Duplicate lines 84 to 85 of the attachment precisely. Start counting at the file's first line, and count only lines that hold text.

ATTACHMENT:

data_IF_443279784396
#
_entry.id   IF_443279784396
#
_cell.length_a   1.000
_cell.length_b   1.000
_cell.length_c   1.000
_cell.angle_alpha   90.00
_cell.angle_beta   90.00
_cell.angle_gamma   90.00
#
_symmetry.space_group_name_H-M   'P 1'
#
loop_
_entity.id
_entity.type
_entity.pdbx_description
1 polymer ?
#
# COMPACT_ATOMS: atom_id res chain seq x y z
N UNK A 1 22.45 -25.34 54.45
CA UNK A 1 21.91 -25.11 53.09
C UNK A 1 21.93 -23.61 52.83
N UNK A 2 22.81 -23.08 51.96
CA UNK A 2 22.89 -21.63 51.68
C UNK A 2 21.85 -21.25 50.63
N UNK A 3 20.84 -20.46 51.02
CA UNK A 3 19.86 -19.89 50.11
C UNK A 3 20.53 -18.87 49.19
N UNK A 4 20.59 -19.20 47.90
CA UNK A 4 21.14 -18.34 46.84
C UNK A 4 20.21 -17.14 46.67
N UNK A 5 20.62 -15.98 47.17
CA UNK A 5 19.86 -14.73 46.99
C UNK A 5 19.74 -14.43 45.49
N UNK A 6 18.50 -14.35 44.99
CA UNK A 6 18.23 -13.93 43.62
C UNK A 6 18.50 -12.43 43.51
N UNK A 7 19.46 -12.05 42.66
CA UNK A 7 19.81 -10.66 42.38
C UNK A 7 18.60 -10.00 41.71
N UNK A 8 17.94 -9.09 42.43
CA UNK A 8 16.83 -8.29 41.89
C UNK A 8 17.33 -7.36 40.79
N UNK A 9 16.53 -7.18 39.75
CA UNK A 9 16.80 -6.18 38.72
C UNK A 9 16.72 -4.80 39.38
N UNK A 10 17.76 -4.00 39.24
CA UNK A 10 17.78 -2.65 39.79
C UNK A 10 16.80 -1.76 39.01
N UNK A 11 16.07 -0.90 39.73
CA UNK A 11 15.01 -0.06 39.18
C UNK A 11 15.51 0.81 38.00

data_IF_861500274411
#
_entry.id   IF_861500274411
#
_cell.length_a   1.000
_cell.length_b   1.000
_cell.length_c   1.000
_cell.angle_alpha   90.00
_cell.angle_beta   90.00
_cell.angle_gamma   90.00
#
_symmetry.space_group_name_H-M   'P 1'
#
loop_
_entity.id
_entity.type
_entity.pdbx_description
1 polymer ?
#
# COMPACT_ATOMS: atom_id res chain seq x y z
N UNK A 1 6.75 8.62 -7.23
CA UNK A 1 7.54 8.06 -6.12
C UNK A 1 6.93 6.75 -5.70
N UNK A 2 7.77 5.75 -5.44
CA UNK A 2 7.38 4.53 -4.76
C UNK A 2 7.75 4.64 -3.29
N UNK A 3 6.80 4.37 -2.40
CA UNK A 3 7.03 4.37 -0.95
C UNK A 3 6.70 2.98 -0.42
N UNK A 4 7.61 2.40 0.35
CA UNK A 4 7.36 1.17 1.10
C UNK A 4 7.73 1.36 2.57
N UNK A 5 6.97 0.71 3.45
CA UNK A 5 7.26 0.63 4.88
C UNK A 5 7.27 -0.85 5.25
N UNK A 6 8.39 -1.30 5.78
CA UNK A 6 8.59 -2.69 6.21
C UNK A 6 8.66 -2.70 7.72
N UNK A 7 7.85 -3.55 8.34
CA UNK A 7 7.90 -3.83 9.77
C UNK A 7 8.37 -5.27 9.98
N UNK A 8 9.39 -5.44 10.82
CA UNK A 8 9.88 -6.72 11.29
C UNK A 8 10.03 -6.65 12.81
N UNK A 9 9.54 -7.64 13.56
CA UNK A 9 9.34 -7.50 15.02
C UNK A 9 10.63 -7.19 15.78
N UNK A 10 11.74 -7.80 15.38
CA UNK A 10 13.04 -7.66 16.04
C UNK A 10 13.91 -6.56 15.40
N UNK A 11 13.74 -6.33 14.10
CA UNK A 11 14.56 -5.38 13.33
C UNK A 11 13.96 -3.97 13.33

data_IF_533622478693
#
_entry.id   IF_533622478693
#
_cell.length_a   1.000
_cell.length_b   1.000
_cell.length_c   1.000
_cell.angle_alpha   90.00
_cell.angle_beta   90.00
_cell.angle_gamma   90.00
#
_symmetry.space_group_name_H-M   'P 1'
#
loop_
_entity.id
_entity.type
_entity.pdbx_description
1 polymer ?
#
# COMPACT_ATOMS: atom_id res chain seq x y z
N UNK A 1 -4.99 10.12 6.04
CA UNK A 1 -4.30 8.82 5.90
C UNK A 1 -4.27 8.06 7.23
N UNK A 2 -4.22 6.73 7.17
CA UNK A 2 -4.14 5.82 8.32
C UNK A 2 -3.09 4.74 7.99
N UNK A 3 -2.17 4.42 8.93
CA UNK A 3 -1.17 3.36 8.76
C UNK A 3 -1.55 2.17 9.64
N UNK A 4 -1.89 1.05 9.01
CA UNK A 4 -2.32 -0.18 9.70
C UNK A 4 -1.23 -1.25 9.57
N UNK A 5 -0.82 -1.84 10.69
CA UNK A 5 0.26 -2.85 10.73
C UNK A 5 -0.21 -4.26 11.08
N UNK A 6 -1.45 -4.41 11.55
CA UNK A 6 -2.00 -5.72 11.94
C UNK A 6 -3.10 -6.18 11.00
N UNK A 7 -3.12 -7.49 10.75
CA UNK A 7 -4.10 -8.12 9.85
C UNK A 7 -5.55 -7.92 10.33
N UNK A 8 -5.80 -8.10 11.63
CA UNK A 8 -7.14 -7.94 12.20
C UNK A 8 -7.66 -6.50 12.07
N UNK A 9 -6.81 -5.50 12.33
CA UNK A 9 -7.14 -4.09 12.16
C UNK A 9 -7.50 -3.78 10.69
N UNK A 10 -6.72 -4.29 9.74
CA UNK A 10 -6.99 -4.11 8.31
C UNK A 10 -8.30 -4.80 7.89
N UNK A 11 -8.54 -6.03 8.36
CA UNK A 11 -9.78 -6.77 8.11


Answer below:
CA UNK A 4 7.36 1.17 1.10
C UNK A 4 7.73 1.36 2.57